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Amphibians Killed By Pesticides, Human Indicator

Posted by Jane Akre
Monday, November 17, 2008 10:22 AM EST
Category: Major Medical, Protecting Your Family
Tags: Pesticides, Insecticides, Human Health, Toxic Substances, USDA, EPA

Pesticides and their impact on amphibians in this study.

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IMAGE SOURCE:  Wikimedia Commons/ Northern Leopard Frog/ author: Bubz

 

Cocktails of pesticide contaminants can kill off large portions of amphibians, adversely impact the earth and by implication, humans.

Researchers at the University of Pittsburgh say that even when one individual pesticide is within the limits considered safe, when combined they can decimate populations.

Associate Professor Rick Relyea exposed gray tree frog and leopard frog tadpoles to small amounts of pesticides.

They included the insecticides- carbaryl, chiorphrifos, diazinon, endosulfan, and malathion.  Also included in the exposure were five herbicides – acetochlor, atrazine, glyphosate, metolachlor and 2,4-D.

Together the pesticides caused 99 percent mortality in the tadpoles.

 The exposure included each of the pesticide alone, all or the insecticides, a mixture of five of the herbicides or all of them together.

“Endosulfan appears to be about 1,000-times more lethal to amphibians than other pesticides that we have examined,” Relyea said in a statement. “Unfortunately, pesticide regulations do not require amphibian testing, so very little is known about endosulfan's impact on amphibians, despite being sprayed in the environment for more than five decades.”

Even low concentrations appear to travel easily by water and combine downstream to form the toxic cocktail.

For nine years, Relyea has compiled data to understand potential links between the use of pesticides and the global decline in amphibians.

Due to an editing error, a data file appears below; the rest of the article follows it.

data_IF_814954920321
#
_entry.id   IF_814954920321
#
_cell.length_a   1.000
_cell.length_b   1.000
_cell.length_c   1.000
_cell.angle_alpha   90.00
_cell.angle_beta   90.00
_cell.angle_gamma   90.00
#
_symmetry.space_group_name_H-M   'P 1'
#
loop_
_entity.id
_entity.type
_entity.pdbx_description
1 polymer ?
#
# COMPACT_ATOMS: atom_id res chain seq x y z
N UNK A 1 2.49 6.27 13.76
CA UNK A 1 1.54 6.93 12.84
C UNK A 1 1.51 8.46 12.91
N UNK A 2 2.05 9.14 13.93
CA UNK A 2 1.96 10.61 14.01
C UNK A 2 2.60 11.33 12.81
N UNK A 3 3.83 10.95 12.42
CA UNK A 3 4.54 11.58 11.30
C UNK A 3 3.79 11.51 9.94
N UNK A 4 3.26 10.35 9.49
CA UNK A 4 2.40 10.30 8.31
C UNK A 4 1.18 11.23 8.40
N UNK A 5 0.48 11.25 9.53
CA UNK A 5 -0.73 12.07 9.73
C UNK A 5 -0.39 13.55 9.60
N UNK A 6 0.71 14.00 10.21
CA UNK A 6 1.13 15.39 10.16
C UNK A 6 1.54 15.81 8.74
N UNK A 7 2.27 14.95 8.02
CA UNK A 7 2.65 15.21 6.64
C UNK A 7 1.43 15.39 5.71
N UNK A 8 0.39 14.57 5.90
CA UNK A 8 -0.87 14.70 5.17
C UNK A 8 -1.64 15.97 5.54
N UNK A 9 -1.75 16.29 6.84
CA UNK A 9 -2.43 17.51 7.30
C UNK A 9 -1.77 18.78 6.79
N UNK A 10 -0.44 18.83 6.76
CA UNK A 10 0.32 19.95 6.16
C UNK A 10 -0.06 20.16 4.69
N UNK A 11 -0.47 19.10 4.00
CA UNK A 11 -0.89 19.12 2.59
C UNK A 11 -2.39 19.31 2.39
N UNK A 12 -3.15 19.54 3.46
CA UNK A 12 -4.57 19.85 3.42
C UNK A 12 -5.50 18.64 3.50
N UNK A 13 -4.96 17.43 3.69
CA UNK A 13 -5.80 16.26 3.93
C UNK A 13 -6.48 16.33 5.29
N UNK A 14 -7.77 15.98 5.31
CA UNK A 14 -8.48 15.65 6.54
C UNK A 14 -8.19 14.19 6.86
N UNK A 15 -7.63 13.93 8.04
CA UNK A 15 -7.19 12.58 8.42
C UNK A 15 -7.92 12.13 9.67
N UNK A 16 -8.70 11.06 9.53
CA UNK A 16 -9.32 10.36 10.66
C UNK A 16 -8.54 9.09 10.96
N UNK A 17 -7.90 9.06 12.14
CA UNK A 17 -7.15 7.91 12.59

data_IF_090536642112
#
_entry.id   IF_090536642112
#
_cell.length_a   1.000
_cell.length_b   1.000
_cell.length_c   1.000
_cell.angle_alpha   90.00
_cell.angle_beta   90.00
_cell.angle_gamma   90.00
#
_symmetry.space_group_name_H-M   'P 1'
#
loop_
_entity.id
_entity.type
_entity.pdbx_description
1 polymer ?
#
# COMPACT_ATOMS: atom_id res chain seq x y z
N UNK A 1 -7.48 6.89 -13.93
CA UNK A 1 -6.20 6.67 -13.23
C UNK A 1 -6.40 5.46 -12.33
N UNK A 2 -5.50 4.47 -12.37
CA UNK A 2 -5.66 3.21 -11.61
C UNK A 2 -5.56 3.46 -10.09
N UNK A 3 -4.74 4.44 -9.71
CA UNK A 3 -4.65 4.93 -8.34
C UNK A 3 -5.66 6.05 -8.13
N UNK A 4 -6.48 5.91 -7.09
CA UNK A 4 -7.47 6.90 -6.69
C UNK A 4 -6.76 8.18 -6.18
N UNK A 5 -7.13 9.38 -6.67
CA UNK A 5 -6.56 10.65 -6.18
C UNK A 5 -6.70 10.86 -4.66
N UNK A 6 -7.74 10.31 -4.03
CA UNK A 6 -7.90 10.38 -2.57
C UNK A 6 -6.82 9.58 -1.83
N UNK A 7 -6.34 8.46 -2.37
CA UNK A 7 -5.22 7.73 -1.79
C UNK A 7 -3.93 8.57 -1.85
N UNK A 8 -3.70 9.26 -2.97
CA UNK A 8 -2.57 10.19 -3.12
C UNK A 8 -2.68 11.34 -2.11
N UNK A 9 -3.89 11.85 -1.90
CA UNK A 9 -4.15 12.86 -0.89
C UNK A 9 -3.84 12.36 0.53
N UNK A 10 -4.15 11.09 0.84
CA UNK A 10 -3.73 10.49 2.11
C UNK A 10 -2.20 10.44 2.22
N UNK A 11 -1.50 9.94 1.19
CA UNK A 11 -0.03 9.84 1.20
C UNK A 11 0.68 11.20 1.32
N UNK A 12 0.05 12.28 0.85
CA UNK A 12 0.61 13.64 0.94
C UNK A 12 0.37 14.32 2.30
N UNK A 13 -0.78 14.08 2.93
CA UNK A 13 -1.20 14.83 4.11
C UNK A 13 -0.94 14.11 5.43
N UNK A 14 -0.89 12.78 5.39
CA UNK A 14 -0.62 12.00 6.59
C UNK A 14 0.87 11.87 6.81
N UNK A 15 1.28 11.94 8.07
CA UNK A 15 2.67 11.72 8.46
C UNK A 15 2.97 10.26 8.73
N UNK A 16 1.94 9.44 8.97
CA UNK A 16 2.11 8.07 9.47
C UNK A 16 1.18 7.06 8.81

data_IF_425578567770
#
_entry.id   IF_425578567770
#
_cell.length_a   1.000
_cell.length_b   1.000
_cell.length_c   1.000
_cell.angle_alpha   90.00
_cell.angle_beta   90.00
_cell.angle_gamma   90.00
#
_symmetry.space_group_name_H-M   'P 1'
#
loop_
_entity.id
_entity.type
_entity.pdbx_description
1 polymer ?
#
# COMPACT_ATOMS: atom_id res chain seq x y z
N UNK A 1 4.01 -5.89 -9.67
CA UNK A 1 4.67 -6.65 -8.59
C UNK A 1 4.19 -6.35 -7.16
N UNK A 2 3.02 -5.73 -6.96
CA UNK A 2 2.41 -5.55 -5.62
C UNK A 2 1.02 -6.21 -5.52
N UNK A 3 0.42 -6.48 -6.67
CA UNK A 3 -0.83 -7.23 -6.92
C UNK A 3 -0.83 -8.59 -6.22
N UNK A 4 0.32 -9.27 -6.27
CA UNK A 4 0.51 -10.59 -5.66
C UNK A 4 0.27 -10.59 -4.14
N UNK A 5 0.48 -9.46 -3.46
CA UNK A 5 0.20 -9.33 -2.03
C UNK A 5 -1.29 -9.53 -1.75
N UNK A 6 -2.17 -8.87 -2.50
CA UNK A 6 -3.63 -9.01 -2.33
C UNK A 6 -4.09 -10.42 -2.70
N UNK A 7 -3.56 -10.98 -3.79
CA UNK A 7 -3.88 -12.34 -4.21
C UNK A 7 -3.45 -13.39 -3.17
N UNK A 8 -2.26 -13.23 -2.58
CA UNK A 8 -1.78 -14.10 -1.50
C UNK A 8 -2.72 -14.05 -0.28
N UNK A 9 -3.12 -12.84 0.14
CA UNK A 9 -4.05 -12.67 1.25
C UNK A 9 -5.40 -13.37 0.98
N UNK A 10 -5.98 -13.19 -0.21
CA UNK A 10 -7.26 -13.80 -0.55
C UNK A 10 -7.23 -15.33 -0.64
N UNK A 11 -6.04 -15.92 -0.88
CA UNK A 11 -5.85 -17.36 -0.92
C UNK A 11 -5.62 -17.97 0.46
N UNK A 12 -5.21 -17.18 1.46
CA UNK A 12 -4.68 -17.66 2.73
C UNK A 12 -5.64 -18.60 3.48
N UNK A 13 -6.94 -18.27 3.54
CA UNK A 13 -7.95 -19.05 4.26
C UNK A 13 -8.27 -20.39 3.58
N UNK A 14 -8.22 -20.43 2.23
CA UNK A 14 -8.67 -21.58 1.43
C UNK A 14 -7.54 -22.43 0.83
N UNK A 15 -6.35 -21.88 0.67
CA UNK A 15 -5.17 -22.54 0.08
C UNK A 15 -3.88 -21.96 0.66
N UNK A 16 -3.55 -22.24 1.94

Amphibians are considered an environmental indicator species because of their unique sensitivity to pollutants and their demise could foreshadow the fate of less sensitive animals, all the way up to humans, Relyea said

Relyea previous paper, published in 2005, suggests that the popular weed-killer Roundup® is “extremely lethal” to amphibians in concentrations found in the environment.

The study results can be found in the online edition of the journal Oecologia.  

Ironically, earlier this year, the U.S. Department of Agriculture announced plans to do away with publishing its national survey tracking pesticide use.

Since 1990, farmers and consumer advocates have relied on the agency's detailed annual report to learn which states apply the most pesticides.

Specifically, the report revealed where bug and weed killers are most heavily sprayed to help cotton, grapes and oranges grow. The EPA also uses the data to help figure out how pesticides should be regulated.   

Prominent scientists, the nation's largest farming organizations, and environmental groups had opposed doing away with publishing the data, which saved the USDA $8 million out of its $160 million budget.  

At a time when consumers are increasingly curious about what goes into their food, and in terms of pesticides, what goes on their food, critics say the affect are wide-ranging. 

"If you don't know what's being used, then you don't know what to look for," said Charles Benbrook, chief scientist at The Organic Center, a nonprofit in Enterprise, Ore. 

"In the absence of information, people can be lulled into thinking that there are no problems with the use of pesticides on food in this country." 

Benbrook had used the USDA pesticide figures to show that the use of GM crops had actually increased the use of pesticides in soybeans, not decreased them, as the biotech industry and their supporters had claimed.

"What we'll end up doing is understanding pesticide use through getting accident reports," said Steve Scholl-Buckwald, managing director at the San Francisco nonprofit Pesticide Action Network to Boston.com. "And that's a lousy way to protect public health."  #


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